If you’re going to begin an antique collection, you might as well get your start at a flea market in Paris.
That’s how it went for Spokane resident Donna Lee 34 years ago, when she was traveling through Europe after college. A family friend who’d moved to France brought her to a market, where a heavy, metal kitchen scale caught the young woman’s eye. It came with a set of small, well-worn weights ranging from a pea-sized 1-gram piece to one weighing 200 grams, or “grammes” since the weights are labeled in French.
“For some odd reason, I picked up the scale and weights, and I shipped them home along with all my other acquisitions,” Lee says.
Over the years, her collection has grown to nine kitchen scales, along with dozens of other cooking-related items, including vintage coffee grinders, cheese graters, flour sifters, cream pitchers and spice jars.
“I get myself in trouble sometimes,” Lee says, explaining that she often comes home from an estate sale only to hear her husband, Alan, say, ” ‘Donna, what are you going to do with that?’ I tell him, ‘Oh, I’ll find a place for it, Al.’ ”
Kitchen-related items are a good way for beginning collectors to start an antique collection, says antique dealer Diana Martin, because gadgets like rolling pins and old tins can often be bought for just a few dollars. At the same time, collectors can invest in higher-end kitchen items, such as a set of Bauer Pottery Co. mixing bowls that might go for as much as $800, she says.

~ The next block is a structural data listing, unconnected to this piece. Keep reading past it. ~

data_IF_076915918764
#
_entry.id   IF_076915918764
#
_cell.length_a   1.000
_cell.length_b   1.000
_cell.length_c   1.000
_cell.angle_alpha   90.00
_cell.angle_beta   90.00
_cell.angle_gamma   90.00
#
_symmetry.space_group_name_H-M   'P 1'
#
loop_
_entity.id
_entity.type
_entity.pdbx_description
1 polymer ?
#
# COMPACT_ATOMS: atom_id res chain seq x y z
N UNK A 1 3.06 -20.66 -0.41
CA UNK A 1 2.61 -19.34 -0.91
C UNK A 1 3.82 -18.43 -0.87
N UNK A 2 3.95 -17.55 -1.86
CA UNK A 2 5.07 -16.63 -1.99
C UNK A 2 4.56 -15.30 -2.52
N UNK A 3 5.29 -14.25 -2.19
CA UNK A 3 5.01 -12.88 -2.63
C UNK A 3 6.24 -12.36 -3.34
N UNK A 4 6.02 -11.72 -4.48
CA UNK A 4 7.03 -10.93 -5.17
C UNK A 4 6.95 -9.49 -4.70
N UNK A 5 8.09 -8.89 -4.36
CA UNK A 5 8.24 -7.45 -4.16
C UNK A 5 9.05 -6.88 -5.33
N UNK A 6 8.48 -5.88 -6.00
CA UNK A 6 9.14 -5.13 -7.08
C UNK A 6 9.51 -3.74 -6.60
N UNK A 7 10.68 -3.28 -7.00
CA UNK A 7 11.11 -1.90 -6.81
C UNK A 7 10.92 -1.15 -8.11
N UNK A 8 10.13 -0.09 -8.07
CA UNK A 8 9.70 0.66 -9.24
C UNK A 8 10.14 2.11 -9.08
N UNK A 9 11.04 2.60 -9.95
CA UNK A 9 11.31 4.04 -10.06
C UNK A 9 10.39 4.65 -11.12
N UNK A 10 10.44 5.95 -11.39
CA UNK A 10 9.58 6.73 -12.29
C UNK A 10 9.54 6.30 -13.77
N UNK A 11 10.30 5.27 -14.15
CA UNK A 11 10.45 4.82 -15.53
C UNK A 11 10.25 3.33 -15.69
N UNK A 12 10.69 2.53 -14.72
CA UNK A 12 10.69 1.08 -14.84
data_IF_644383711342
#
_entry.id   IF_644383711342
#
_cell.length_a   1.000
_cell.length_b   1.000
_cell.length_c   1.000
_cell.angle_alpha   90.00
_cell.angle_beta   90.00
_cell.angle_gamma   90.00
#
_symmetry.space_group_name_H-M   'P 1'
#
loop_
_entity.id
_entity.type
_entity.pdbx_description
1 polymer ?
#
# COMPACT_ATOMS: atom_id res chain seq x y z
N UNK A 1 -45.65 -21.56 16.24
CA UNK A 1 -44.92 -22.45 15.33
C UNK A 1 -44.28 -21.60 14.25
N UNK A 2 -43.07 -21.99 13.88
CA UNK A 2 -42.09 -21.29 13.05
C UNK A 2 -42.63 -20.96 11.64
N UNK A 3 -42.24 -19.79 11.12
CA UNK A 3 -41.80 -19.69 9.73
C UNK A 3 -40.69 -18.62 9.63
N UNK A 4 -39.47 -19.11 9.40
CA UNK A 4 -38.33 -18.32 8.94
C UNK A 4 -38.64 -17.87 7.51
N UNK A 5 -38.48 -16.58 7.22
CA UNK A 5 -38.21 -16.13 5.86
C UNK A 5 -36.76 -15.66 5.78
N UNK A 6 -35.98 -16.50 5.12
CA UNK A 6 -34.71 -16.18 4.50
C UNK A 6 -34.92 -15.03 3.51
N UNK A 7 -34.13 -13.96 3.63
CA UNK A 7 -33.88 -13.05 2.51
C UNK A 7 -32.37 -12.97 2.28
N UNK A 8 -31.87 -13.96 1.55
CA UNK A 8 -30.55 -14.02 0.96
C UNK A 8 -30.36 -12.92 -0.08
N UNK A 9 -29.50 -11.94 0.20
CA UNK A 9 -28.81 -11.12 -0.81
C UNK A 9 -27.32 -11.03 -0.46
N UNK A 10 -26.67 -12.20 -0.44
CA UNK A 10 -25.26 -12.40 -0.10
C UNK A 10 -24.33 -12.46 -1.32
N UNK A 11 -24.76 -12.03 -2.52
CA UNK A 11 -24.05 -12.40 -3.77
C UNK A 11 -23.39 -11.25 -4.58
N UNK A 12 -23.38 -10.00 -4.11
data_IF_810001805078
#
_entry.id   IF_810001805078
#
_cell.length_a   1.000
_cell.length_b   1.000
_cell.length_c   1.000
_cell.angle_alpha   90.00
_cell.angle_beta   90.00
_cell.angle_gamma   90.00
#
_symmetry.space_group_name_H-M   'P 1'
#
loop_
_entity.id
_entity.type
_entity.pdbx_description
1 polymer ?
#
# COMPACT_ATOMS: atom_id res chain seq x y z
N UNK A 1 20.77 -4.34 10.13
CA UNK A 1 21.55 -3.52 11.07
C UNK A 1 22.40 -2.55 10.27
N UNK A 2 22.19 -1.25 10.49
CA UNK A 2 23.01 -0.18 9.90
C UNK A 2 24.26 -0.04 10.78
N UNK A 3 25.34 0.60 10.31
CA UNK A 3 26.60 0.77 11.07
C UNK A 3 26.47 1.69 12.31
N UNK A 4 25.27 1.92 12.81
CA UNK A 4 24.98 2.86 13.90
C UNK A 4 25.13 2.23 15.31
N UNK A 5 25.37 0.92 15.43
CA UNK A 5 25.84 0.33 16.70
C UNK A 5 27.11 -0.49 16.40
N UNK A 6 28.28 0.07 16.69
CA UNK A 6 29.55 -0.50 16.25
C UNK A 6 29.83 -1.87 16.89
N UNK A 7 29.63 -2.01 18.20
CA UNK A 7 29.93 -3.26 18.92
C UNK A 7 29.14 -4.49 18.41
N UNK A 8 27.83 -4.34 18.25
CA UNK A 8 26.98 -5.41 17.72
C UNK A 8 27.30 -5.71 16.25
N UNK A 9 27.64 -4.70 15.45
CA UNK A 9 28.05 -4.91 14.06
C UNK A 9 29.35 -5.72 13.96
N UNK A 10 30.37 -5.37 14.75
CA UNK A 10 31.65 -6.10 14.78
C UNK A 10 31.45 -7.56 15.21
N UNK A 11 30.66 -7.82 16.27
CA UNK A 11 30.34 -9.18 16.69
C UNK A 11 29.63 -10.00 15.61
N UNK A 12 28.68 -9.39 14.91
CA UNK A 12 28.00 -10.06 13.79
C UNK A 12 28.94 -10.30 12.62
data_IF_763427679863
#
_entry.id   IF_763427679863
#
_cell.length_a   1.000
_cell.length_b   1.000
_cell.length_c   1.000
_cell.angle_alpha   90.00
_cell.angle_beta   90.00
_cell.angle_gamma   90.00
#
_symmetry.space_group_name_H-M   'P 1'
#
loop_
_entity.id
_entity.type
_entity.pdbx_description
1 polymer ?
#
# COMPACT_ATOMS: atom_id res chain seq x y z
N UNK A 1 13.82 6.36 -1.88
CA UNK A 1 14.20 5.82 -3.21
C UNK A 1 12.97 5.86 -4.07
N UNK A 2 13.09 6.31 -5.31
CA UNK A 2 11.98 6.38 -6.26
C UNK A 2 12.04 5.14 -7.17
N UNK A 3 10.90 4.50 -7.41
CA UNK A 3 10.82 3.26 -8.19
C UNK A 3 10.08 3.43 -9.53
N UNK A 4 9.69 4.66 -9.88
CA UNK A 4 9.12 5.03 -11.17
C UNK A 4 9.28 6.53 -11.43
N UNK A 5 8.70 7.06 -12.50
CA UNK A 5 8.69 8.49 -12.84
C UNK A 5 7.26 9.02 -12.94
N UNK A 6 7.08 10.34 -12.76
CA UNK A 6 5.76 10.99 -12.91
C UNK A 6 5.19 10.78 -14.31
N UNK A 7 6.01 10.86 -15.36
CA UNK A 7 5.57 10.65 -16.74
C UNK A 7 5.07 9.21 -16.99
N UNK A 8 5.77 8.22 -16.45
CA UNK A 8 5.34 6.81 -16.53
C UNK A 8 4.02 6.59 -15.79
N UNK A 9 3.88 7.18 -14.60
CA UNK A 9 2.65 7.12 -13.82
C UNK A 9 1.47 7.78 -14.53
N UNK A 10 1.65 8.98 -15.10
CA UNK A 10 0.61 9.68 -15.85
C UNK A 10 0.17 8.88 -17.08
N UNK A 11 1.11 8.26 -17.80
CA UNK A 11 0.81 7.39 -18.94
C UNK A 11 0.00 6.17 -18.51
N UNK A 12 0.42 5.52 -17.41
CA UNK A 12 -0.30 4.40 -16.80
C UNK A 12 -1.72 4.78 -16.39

“Every individual has a different taste for things,” says Martin, who works at The Antique Gallery, in Spokane. “Anybody can be a collector. It just takes three of one type of item.”
When it came to collecting stoneware bean pots, Spokane Valley resident Bette Hill couldn’t stop at three. Her fixation on the pots started sometime in the 1960s, when her ex-husband’s grandmother shared her secret recipe for baked beans. Hill wouldn’t share the recipe but she hinted that it doesn’t call for ketchup, onions or brown sugar, and it has to bake overnight in an old-fashioned pot.
“Every time I brought the beans to a family function, everyone raved about them,” Hill says. So, for family birthdays and other special occasions, she began gifting the recipe tucked inside a bean pot she’d found in an antique store or thrift shop.
Over the years, Hill has learned quite a bit about bean pots. For example, she knows collectors call it a “marriage” when a pot has lost its original lid and a replacement that doesn’t match is used instead. She’s also learned McCoy brand pots, made in the 1940s and ‘50s are highly collectable.
Hill’s collection really took off when eBay came onto the scene. She no longer buys more pots, but today she owns more than 50.
“Back when eBay was roaring, when everybody had money, you could spend $40 or $50 for things that were in demand,” she says. “Now, it costs you more to ship them than it costs to buy them.”